EDIT: Found it. (http://imgur.com/gallery/w3nA4)

I always love re-reading the "Humanity: Heck Yeah!" stories.

Jay R
2016-02-16, 12:35 PM
The fact is this: All designers of games, and all gamers, have experience with one and only one intelligent race. That's going to be the default for what a sentient being is like, because even if you decide to make prootwattles the vanilla race, you will need to define prootwattles. And whether you intend to do so or not, you will explain how they are different from humans.

You won't have to explain how they are the same. If they use sight as their only targeting sense, we will assume it. If they only have one nose, you won't mention it, but if they have two noses and one eye, and can aim a bow by scent, you will have to tell us that they are different in that way.

Once you've done that, you can define dwarves as "like prootwattles, but shorter, underground smiths, preferring axes, two eyes and only one nose, targeting by sight, and with +2 STR and -2 CHA".

You can even define humans based on prootwattles, but we'll never think of them as prootwattles with two eyes, one nose, and targeting by sight. Humans will remain the standard race in our minds, and all races except humans will have been defined as how they are different from humans, taking two steps instead of one.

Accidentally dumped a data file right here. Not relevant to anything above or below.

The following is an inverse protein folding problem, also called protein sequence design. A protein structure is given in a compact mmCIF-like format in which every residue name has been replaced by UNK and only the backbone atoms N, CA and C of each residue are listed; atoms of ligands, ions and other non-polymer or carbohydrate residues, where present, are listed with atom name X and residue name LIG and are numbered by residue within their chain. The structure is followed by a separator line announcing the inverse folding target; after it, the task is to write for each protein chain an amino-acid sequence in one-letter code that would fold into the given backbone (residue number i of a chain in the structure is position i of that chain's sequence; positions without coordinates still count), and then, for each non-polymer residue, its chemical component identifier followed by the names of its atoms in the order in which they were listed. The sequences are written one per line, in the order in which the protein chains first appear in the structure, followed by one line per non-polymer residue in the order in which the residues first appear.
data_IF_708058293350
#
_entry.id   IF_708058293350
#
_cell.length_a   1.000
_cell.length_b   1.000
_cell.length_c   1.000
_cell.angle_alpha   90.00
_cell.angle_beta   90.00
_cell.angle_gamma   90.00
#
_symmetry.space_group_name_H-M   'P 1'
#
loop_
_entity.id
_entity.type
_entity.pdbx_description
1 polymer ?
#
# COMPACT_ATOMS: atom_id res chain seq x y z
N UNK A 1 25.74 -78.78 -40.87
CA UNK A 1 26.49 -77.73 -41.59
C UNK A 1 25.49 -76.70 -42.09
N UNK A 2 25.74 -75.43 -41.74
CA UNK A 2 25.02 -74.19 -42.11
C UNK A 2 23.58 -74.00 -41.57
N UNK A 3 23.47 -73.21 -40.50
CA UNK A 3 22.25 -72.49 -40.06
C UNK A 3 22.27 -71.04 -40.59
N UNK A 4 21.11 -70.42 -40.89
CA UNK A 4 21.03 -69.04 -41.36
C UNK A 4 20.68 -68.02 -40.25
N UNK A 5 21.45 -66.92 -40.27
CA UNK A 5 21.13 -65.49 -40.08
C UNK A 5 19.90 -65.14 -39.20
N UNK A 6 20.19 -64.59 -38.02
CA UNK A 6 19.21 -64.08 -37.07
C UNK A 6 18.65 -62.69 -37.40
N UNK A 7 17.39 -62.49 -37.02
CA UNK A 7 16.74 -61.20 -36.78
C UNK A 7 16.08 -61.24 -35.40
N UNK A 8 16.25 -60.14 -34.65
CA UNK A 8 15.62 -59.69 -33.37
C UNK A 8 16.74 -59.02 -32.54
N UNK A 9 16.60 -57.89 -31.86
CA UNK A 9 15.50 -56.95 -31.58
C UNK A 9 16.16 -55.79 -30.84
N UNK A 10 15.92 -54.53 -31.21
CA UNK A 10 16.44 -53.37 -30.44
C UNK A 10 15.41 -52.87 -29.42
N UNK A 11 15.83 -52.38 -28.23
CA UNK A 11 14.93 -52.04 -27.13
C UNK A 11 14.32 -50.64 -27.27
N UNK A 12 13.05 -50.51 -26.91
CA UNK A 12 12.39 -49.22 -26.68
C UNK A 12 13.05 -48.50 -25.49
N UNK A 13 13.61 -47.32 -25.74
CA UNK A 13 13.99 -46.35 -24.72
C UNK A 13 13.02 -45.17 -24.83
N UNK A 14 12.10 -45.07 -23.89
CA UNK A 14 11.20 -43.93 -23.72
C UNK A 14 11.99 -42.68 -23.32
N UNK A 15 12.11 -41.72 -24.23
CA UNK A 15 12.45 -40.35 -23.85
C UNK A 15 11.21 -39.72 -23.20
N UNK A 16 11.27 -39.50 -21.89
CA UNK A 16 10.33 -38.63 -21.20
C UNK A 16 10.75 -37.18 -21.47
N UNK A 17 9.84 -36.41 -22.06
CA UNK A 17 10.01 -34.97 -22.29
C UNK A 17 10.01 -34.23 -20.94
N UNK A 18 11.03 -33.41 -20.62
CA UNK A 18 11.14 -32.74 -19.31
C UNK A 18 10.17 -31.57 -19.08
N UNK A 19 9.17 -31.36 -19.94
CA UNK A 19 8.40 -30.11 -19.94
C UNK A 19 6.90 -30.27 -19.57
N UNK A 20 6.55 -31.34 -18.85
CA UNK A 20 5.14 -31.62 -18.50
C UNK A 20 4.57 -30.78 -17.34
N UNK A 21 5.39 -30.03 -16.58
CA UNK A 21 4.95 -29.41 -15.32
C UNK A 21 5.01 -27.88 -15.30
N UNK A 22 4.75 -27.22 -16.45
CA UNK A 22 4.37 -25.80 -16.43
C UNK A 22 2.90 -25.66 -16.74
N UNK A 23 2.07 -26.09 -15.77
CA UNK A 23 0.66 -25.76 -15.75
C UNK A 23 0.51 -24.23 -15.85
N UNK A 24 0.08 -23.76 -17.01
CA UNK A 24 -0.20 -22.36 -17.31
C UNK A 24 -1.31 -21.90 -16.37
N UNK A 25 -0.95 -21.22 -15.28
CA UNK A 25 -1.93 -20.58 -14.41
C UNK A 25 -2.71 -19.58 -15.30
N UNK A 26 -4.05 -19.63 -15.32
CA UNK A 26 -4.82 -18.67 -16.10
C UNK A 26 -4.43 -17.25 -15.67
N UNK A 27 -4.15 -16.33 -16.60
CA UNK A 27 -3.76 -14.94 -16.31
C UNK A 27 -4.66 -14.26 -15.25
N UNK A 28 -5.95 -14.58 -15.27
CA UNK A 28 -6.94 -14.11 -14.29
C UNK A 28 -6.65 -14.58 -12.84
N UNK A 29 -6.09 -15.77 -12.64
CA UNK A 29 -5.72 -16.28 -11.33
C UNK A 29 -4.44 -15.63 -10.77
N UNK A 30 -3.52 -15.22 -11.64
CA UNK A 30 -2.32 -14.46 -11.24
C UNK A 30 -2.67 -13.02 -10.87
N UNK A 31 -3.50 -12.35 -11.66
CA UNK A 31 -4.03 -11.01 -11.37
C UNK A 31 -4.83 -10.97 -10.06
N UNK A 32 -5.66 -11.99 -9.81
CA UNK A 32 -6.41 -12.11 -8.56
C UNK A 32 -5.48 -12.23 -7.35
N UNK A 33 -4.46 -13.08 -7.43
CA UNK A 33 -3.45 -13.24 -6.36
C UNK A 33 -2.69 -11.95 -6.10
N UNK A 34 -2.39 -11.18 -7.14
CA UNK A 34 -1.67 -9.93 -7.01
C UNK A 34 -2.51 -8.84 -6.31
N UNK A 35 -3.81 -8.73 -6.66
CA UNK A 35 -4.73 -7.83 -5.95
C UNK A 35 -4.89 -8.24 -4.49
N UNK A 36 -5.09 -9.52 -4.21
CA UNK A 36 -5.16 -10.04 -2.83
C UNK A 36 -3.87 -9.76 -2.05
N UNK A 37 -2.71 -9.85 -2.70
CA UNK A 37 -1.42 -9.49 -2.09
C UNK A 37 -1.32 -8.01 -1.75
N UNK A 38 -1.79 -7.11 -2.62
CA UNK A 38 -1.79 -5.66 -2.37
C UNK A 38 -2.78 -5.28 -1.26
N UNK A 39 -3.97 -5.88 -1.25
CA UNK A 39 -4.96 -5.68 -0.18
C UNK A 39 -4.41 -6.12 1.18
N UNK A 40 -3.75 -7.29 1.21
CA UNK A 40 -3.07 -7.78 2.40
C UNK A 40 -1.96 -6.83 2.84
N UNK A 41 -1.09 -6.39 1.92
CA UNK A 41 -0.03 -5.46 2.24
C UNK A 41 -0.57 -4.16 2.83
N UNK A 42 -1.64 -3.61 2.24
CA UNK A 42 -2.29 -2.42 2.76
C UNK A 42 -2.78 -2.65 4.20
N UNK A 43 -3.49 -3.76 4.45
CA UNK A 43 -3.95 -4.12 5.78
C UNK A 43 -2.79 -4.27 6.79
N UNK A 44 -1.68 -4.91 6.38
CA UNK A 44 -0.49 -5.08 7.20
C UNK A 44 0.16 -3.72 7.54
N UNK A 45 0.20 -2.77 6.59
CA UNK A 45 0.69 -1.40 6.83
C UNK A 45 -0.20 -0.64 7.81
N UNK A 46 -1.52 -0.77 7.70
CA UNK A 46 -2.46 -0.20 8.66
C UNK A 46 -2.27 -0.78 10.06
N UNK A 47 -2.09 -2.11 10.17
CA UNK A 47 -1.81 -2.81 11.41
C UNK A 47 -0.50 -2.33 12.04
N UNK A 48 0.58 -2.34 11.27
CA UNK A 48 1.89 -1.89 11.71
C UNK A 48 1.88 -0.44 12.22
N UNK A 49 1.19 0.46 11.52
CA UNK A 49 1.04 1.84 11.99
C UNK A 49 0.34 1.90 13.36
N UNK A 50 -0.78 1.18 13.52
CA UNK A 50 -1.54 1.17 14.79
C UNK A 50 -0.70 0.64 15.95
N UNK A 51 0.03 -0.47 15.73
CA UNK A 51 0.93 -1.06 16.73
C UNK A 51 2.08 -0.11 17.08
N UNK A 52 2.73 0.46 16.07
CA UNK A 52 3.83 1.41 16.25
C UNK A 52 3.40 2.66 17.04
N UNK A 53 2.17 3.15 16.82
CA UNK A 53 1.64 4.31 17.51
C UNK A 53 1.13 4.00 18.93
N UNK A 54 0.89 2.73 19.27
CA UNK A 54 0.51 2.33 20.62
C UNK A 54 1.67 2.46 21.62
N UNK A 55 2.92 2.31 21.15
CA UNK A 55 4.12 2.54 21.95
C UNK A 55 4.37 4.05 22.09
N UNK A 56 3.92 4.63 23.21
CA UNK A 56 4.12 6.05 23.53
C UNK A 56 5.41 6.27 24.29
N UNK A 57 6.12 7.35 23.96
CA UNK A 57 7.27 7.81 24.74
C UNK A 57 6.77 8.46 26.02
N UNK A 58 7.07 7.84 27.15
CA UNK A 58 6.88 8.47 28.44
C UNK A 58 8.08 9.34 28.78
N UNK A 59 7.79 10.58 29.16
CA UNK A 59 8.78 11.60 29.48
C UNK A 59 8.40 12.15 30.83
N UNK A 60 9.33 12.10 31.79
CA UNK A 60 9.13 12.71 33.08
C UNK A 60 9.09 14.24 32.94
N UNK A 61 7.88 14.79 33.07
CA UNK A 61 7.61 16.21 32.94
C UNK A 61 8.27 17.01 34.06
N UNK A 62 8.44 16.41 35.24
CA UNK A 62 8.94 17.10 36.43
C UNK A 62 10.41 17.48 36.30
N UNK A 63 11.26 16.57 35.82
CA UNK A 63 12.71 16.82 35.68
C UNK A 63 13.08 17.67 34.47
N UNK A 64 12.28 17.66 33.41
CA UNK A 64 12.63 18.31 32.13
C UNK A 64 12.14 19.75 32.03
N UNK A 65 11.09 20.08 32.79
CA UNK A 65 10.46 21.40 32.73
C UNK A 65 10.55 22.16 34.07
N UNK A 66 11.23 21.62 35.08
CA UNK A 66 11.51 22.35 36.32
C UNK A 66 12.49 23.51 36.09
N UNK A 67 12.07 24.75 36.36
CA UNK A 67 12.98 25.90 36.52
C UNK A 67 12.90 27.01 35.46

I am a human. Every player at my table is a human. Therefore the default sentient being is a human.

AMFV
2016-02-16, 12:47 PM
I am a human. Every player at my table is a human. Therefore the default sentient being is a human.

You seem awfully defensive about that, are you hiding something?

Khedrac
2016-02-16, 01:37 PM
Gamma World edition probably 2?

Playable were mutant animals, mutant (humans) and pure strain humans (psh).
Because psh were seen as weak in the first edition they upped their hit dice from d6 to d8 (everyone got their con as their number of hit dice) and iirc gave them a boost on resistance rolls.

I am not actually sure if that made it into an eiition of the rules, it was the rules errata in the second module for Gamma World.

Segev
2016-02-16, 01:54 PM
You seem awfully defensive about that, are you hiding something?

Yes, and if you'll look right at this red light at the end of my innocuous-seeming pen-like object, all will be made clear. :smallcool: *FLASH!*